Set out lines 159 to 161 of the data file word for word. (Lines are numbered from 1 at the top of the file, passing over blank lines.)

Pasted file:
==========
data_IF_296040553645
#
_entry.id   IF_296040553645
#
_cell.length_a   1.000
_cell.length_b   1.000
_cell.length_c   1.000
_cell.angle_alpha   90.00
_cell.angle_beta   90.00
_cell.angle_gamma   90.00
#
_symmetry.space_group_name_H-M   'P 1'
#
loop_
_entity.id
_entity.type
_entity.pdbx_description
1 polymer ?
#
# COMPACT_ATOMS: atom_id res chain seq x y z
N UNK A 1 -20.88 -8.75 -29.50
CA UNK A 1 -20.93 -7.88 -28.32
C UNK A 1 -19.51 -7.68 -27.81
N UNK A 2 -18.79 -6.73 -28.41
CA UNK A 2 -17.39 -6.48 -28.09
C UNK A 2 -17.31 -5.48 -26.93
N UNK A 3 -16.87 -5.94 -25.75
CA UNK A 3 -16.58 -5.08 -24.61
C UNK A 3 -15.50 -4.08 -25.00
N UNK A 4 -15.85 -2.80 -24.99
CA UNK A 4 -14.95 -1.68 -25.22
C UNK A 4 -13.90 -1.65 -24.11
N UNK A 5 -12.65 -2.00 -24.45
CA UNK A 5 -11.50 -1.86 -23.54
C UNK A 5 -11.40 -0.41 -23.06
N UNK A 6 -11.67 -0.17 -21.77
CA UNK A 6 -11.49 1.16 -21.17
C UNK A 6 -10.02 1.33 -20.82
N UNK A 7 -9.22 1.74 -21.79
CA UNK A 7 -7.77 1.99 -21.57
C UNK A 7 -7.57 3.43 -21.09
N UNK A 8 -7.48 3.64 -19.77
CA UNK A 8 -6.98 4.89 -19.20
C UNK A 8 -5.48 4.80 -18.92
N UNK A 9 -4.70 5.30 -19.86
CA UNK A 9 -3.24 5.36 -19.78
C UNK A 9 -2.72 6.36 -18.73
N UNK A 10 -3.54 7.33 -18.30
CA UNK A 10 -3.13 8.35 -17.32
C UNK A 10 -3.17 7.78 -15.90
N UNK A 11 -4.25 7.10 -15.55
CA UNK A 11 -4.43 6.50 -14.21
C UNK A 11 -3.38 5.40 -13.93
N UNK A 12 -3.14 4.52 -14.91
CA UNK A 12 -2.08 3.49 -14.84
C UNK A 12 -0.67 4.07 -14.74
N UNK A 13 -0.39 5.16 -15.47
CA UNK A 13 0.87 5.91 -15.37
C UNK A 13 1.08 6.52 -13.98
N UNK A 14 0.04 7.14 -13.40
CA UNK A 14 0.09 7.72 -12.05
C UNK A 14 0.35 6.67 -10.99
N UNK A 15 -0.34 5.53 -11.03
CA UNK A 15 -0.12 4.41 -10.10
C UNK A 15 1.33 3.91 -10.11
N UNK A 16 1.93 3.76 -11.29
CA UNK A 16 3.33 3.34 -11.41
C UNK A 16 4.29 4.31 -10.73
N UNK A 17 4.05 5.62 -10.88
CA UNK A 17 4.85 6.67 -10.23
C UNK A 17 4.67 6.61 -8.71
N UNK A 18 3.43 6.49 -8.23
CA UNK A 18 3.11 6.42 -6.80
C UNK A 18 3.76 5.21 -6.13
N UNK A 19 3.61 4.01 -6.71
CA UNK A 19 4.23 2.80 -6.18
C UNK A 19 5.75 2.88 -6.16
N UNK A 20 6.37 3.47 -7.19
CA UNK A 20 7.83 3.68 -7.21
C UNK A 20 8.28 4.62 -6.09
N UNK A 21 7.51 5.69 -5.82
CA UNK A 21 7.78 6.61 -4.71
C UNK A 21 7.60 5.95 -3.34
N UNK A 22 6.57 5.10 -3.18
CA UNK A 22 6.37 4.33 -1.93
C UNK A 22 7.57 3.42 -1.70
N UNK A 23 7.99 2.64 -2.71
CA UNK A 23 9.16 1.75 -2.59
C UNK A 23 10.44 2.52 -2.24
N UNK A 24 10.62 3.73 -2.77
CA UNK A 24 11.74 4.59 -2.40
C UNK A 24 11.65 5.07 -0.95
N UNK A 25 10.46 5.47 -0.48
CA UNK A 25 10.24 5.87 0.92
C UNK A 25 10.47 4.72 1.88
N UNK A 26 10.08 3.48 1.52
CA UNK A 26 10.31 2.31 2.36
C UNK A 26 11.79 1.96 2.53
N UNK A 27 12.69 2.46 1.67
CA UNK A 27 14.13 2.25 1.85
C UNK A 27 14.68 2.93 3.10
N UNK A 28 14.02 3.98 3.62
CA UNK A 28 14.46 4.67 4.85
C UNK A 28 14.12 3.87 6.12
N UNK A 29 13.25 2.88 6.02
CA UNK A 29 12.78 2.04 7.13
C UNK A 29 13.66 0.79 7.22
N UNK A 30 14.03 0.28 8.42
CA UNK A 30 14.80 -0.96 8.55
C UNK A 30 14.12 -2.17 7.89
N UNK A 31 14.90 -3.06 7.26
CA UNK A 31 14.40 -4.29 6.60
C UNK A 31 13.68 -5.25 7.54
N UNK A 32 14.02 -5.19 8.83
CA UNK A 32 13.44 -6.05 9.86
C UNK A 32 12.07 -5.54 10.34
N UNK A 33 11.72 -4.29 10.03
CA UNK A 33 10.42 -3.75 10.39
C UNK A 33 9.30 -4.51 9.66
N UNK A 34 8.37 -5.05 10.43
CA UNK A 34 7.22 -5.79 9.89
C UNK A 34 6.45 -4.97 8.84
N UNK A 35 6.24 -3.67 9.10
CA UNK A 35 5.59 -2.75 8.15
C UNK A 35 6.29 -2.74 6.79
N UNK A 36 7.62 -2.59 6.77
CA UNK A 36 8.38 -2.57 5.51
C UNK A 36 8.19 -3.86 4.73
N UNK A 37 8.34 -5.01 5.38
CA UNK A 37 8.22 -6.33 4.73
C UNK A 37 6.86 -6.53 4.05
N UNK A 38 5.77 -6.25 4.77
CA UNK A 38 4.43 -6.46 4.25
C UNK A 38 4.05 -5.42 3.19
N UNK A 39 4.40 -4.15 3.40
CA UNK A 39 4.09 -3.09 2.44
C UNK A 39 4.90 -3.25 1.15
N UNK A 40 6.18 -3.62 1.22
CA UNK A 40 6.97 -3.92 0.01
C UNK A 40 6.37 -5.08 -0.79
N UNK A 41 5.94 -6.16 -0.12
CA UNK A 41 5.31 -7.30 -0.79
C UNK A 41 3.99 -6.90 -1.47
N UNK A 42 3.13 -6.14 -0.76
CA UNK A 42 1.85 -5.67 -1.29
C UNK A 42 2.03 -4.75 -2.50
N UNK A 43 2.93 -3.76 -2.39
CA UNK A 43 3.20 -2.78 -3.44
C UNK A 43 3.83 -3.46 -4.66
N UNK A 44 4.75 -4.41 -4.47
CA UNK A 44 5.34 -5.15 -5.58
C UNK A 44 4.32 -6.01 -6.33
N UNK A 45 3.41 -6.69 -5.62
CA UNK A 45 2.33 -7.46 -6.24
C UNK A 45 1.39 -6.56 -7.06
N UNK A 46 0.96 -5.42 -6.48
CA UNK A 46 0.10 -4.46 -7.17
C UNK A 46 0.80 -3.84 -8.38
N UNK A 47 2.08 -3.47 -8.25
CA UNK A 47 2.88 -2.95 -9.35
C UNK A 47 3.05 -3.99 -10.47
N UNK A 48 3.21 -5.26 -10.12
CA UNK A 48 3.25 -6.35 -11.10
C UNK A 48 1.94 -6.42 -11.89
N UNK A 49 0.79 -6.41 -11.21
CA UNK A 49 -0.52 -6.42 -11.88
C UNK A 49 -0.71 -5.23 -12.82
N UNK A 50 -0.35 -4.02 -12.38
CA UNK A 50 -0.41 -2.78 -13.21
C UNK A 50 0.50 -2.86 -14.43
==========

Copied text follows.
N UNK A 47 2.08 -3.47 -8.25
CA UNK A 47 2.88 -2.95 -9.35
C UNK A 47 3.05 -3.99 -10.47